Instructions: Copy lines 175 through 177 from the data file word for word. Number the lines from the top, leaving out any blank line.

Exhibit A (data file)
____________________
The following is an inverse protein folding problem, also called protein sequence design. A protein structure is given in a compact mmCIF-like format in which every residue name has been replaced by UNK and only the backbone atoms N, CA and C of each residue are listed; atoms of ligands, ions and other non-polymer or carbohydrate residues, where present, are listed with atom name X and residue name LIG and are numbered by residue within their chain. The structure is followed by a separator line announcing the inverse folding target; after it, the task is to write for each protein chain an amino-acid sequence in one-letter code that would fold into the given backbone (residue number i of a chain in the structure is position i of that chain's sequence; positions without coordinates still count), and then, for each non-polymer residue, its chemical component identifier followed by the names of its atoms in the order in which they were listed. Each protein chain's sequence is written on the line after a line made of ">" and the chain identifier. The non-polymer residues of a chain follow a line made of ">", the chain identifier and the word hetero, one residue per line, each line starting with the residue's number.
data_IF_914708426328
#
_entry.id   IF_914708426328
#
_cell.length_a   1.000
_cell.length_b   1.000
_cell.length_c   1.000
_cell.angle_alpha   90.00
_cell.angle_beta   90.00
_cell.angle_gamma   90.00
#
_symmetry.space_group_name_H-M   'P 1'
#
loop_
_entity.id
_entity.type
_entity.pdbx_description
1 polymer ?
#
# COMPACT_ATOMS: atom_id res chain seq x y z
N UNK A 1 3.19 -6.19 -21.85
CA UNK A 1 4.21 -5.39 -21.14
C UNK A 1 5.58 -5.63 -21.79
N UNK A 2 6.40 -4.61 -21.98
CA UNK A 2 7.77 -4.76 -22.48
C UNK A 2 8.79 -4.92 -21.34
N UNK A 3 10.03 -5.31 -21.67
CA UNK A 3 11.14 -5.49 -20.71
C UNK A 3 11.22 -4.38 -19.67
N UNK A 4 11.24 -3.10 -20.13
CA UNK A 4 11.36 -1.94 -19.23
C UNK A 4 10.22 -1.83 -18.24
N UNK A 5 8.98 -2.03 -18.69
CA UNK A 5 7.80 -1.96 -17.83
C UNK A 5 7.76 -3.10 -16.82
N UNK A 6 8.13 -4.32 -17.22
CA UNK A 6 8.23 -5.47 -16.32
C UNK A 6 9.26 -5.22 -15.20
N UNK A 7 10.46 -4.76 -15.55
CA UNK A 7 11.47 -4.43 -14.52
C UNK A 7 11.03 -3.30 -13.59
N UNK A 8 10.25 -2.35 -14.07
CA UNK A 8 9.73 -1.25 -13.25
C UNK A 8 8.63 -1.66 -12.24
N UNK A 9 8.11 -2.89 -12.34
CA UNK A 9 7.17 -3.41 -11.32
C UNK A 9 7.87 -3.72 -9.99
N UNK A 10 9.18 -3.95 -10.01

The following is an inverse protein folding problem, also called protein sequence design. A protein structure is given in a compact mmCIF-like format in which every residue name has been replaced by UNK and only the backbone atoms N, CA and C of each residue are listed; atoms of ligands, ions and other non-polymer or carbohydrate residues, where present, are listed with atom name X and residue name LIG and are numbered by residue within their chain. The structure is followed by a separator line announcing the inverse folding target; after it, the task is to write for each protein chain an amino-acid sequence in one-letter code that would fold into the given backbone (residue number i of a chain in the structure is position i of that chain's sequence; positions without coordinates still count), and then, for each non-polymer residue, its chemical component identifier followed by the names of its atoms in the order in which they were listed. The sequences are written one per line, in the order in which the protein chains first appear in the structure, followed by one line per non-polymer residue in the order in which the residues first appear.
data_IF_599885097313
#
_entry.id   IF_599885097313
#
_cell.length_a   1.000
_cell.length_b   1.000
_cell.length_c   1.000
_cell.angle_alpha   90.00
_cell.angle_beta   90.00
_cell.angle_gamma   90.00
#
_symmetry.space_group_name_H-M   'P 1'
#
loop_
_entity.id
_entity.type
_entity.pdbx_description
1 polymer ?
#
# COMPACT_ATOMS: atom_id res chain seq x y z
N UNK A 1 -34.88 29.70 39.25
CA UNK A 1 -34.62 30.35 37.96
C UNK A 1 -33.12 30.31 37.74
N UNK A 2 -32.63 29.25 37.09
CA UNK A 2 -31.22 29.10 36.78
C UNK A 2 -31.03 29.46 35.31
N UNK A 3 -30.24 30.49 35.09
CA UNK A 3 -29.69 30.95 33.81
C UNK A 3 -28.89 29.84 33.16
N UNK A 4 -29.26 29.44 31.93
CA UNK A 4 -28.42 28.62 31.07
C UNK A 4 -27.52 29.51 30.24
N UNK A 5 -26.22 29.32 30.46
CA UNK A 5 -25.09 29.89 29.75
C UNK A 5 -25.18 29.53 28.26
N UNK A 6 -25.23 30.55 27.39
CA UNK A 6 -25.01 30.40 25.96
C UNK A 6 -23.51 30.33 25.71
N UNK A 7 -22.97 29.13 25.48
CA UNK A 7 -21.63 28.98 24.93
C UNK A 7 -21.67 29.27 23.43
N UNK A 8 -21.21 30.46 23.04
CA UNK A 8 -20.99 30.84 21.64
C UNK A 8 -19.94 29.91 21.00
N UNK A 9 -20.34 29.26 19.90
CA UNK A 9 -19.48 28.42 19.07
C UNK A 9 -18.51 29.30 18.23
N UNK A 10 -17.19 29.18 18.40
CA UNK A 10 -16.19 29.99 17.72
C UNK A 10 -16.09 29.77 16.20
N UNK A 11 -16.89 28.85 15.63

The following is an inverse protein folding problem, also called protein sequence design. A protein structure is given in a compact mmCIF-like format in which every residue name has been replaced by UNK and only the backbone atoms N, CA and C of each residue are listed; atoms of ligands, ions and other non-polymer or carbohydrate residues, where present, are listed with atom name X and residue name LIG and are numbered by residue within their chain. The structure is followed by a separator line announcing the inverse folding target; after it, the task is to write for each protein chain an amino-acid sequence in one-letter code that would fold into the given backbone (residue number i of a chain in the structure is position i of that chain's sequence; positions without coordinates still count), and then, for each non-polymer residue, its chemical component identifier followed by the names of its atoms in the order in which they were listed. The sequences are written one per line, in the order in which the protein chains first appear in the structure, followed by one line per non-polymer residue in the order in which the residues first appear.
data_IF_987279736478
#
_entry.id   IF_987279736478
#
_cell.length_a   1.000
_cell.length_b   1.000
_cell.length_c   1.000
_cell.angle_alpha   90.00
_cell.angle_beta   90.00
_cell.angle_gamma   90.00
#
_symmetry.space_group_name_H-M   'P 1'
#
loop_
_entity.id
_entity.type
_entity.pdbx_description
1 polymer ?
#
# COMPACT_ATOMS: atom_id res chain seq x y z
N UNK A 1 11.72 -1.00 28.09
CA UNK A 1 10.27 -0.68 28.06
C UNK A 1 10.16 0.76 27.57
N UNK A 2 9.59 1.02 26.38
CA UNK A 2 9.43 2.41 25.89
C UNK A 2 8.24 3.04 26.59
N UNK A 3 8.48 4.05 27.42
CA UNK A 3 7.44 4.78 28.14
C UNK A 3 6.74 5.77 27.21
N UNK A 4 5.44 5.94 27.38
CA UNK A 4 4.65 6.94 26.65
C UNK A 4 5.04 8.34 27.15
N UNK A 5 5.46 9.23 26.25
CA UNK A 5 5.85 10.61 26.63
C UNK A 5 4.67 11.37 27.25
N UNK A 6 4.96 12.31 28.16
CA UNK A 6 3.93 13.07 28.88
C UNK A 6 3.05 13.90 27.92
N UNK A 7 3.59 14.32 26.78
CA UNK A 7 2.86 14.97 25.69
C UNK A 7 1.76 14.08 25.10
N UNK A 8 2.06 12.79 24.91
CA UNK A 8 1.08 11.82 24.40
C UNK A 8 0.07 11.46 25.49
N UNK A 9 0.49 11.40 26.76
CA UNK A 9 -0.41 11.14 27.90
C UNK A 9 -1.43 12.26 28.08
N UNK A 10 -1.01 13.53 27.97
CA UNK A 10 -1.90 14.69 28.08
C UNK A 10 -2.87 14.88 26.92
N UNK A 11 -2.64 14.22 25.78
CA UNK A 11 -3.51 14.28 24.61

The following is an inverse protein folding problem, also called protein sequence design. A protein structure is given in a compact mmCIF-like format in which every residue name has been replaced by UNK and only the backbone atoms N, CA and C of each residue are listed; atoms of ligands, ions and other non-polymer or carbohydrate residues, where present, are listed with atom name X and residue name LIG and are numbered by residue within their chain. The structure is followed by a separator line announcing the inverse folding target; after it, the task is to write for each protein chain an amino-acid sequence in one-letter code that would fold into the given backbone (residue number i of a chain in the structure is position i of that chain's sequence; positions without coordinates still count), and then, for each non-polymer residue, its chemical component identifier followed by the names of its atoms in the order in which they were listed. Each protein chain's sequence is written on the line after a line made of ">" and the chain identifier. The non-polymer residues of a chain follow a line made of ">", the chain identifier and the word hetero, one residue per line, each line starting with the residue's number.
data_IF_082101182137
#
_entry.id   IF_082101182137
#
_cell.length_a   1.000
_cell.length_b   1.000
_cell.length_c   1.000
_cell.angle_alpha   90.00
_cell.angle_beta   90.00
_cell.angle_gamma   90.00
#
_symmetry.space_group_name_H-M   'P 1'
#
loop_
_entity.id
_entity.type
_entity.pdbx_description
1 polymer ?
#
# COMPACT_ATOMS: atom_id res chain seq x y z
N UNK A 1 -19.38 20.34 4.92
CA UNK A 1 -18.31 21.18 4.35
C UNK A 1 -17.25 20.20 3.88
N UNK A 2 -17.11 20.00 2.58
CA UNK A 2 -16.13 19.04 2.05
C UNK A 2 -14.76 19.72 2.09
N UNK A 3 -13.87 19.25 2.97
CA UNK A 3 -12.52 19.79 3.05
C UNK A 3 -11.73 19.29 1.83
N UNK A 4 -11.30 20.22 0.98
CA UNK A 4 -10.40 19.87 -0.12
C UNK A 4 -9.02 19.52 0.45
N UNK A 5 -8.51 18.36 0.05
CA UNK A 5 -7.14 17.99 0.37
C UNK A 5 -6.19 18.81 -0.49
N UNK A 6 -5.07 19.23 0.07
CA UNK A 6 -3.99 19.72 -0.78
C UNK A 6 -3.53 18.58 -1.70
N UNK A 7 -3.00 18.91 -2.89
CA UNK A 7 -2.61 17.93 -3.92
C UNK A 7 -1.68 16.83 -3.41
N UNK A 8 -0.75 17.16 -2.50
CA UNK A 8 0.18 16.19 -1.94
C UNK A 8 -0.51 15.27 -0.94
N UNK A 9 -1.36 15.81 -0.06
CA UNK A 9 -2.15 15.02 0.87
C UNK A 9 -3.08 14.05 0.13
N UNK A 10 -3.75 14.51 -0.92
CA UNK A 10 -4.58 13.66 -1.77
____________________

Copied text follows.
# COMPACT_ATOMS: atom_id res chain seq x y z
N UNK A 1 -19.38 20.34 4.92
CA UNK A 1 -18.31 21.18 4.35